TORONTO (Reuters) - Canadian home ownership costs are rising and affordability is eroding, while overvalued house prices are due for a correction in the coming year or two, a pair of reports by banks said on Tuesday.
CIBC World Markets’ new Home Ownership Affordability Index found home ownership was within reach for most Canadians but increasingly difficult for some. It also said about 17 percent of all dwellings in the country were above fair value.
“While the booming housing market is starting to come back to earth, the fact that prices are overvalued today does not necessarily mean that they will crash tomorrow,” said Benjamin Tal, senior economist at Canadian Imperial Bank of Commerce.
He predicted that higher interest rates will lead to a modest decline in prices, probably between 5 and 10 percent, in the coming year or two.
The CIBC index considers demographics and mortgage type, in additional to the price of homes, interest rates and income.
“The vast majority of home owners in Canada, regardless of their age have not experienced any worsening in affordability despite the rapid increase in prices,” said Tal, noting that the average size of a mortgage, which has risen 42 percent in six years to C$170,000, has not coincided with a significant worsening in affordability.
But CIBC found that families with household incomes of less than C$50,000 were spending close to 60 percent of gross income on mortgage payments, property taxes and electricity costs.
“This is three times the average ratio seen among households at the same age groups but with income of over C$50,000,” said Tal.
Separately, the RBC Housing Affordability measure for the first quarter of 2010 showed that home ownership costs had risen across all housing segments, according to a report by Royal Bank of Canada.
The RBC report found that measures rose at the national level by 0.9 percentage points for a detached bungalow, 0.4 percentage points for a standard townhouse, and 0.5 percentage points for a standard condominium. The standard two-storey home increased by 0.6 percentage points.
The RBC index measures the proportion of pretax household income needed to service the cost of owning a home. The higher the measure, the costlier it is to afford a home.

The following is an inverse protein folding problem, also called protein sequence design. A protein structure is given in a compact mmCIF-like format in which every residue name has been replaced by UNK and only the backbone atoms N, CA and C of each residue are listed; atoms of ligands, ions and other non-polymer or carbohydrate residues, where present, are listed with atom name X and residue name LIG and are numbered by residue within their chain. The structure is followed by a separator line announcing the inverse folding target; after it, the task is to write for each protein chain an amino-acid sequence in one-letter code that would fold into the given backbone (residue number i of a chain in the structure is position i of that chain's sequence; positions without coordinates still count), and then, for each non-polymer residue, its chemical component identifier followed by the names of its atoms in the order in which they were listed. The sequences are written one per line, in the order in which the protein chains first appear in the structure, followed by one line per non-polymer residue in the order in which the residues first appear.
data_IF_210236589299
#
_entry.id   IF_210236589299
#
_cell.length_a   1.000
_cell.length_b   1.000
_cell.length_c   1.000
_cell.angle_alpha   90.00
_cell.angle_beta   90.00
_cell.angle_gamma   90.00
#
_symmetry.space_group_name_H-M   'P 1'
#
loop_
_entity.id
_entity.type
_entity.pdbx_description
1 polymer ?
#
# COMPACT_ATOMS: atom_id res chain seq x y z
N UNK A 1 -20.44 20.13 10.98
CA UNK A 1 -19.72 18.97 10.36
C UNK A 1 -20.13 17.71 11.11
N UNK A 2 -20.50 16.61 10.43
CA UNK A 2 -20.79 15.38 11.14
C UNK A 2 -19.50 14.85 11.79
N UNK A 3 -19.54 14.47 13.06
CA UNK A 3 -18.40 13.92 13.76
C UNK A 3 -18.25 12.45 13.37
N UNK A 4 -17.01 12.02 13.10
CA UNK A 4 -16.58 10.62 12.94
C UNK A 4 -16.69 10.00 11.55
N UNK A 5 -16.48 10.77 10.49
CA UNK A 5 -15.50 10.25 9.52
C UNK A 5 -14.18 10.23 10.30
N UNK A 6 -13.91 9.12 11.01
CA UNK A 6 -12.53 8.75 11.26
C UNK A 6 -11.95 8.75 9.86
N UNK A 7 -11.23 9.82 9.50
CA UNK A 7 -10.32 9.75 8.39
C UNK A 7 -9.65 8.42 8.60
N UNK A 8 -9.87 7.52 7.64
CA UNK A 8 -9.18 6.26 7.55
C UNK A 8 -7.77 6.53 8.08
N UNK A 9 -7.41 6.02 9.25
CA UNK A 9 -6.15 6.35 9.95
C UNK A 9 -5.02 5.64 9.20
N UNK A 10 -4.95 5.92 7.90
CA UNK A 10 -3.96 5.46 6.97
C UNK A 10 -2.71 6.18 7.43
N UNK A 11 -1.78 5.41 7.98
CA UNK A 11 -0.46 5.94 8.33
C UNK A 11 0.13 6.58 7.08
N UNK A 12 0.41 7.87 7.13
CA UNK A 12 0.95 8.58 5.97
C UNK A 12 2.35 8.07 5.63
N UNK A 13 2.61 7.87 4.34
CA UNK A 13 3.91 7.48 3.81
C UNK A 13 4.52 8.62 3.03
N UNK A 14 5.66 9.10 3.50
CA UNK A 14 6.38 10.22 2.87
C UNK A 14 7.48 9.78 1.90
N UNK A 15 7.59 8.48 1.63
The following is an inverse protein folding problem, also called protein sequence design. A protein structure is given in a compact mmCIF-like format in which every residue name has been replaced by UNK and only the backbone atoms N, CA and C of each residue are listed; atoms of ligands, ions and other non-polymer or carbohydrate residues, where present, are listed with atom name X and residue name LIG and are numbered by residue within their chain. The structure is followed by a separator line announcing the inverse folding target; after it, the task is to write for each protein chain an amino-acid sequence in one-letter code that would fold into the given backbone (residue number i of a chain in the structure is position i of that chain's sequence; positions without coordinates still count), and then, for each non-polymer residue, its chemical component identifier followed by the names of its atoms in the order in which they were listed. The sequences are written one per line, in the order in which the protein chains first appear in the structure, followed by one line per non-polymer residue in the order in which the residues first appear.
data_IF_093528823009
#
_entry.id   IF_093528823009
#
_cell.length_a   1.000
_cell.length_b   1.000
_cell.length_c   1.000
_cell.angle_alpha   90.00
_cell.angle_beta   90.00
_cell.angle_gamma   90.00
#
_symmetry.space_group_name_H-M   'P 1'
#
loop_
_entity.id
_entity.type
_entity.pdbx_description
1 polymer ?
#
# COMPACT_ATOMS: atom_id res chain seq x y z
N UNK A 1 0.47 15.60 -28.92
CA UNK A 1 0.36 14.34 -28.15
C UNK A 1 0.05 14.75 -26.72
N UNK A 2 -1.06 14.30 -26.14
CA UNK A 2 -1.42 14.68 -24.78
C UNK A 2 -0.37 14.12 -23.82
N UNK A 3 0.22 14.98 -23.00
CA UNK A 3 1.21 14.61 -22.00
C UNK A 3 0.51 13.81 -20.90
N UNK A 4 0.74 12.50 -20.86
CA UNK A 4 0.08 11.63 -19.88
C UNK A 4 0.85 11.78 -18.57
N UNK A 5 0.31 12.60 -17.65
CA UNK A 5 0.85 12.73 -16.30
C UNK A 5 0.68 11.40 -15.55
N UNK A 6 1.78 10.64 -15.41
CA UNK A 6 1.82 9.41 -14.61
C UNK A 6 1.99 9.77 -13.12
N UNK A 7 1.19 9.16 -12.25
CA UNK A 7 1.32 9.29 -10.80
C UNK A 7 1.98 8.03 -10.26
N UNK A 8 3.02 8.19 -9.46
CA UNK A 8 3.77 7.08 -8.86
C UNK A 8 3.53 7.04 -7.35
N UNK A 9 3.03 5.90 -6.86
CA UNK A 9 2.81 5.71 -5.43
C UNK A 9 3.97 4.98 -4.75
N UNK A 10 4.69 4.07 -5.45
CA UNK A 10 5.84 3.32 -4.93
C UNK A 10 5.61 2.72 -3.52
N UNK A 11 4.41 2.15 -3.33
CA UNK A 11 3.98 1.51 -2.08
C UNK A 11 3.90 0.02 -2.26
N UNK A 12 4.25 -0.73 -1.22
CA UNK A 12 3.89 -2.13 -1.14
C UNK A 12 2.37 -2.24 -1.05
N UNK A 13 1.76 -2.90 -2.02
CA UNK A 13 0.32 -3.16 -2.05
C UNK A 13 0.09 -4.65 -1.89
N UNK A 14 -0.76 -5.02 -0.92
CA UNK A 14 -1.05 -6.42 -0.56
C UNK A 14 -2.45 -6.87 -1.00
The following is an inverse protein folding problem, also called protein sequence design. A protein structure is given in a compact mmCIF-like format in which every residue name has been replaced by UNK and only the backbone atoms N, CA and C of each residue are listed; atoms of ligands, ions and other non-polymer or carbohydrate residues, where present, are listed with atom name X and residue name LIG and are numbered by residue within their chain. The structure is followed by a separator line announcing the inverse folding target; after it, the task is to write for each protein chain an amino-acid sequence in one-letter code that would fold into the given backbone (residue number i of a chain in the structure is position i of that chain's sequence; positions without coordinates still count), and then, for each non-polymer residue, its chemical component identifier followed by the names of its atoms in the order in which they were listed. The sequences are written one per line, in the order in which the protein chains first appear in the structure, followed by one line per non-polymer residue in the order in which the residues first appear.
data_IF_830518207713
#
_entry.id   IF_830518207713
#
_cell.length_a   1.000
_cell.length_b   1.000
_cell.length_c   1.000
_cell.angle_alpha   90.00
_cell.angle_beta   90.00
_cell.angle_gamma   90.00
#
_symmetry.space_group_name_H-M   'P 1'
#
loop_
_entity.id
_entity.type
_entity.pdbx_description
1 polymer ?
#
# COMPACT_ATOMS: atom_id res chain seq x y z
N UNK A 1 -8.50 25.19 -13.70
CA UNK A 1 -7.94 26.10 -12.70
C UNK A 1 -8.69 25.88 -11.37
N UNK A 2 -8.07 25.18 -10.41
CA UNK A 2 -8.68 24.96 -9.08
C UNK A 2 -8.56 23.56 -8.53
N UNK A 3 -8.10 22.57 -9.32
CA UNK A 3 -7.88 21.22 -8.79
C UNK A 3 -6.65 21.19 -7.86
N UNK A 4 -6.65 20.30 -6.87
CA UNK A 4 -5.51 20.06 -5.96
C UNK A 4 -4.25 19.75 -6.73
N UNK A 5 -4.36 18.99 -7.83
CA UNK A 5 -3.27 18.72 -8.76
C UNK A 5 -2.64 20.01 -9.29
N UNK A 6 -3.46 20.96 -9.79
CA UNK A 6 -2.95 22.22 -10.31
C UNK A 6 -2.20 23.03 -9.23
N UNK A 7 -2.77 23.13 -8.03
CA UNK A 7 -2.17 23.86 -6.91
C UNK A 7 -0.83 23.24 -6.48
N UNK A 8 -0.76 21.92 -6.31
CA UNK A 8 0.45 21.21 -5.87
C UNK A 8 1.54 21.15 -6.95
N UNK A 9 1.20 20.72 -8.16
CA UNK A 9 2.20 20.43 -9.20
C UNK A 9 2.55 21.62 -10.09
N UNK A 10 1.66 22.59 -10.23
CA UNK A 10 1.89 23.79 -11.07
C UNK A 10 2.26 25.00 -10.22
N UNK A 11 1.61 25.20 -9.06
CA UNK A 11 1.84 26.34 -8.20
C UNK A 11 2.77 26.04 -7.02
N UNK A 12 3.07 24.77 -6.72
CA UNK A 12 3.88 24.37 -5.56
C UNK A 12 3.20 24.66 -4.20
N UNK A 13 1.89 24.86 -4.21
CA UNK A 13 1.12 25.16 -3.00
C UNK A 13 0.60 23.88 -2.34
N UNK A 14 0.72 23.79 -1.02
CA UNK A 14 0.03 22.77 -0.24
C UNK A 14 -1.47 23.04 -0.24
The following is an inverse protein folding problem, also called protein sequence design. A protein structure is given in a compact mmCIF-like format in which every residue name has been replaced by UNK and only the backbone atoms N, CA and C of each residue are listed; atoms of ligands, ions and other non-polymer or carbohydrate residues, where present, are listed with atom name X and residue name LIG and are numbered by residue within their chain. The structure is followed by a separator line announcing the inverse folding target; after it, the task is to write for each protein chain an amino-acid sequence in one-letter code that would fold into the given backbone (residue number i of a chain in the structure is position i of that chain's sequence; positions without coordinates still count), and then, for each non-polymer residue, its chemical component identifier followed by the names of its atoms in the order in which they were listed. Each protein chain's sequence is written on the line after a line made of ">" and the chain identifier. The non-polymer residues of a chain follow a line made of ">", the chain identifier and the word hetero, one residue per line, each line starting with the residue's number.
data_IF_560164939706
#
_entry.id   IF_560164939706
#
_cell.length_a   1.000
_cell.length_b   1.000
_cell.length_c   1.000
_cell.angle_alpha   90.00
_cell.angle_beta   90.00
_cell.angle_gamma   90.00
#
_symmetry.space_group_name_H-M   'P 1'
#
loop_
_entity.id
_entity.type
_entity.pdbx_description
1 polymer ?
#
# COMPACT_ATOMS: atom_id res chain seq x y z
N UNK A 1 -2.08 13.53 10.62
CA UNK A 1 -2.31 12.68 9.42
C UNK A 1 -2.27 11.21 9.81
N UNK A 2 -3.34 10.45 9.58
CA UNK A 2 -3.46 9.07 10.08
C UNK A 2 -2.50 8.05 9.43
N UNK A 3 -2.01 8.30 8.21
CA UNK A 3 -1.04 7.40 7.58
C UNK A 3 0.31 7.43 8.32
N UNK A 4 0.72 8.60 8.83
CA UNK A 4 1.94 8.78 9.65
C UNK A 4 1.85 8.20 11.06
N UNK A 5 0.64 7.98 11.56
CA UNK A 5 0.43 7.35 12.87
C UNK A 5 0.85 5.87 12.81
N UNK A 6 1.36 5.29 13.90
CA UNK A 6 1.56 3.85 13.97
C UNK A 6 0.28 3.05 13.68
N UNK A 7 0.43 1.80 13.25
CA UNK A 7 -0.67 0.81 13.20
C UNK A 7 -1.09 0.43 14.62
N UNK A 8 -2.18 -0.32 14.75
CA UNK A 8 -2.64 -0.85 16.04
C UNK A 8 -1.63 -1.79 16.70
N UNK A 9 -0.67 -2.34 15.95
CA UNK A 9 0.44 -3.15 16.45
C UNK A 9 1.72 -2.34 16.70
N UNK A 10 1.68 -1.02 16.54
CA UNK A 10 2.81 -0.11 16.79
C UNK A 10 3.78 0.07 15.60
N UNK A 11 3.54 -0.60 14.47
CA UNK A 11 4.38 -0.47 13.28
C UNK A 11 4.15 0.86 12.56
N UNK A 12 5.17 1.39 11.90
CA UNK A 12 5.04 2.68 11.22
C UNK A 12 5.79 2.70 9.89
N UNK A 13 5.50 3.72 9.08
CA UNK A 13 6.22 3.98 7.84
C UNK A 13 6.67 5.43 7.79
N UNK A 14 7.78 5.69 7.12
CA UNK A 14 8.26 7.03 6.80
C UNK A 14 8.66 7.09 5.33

Rising interest rates will likely be a main factor affecting affordability. Market observers expect the Bank of Canada will soon raise rates, as soon as next week on June 1, as the economy has shown considerable strength.
“We believe that the spectacular rally in housing prices over the past year will soon end, as rock-bottom mortgage rates increase,” said Robert Hogue, senior economist at RBC.
“Sustained economic growth over the next year and the ensuing rise in job creation and household income should keep home affordability from spiraling out of control,” he added.
Posted mortgage rates started to perk up about a month ago, but have since been pared back after government bond yields fell during the European debt crisis.
CIBC trimmed its five-year rate on closed mortgages to 5.99 percent on Friday, down 0.11 percent.
While affordability is expected to deteriorate throughout 2010 and 2011, Hogue said cost increases should be “limited as more balanced supply and demand conditions will take much of the steam out of the housing market.”
CIBC’s Tal said “stabilizing forces are already at play”, pointing to rising new listings and a slower pace of climbing home prices.
Home resales slowed in April while new listings climbed, suggesting the country’s real estate market could soon start to cool after a year of surging prices.
Reporting by Ka Yan Ng; editing by Rob Wilson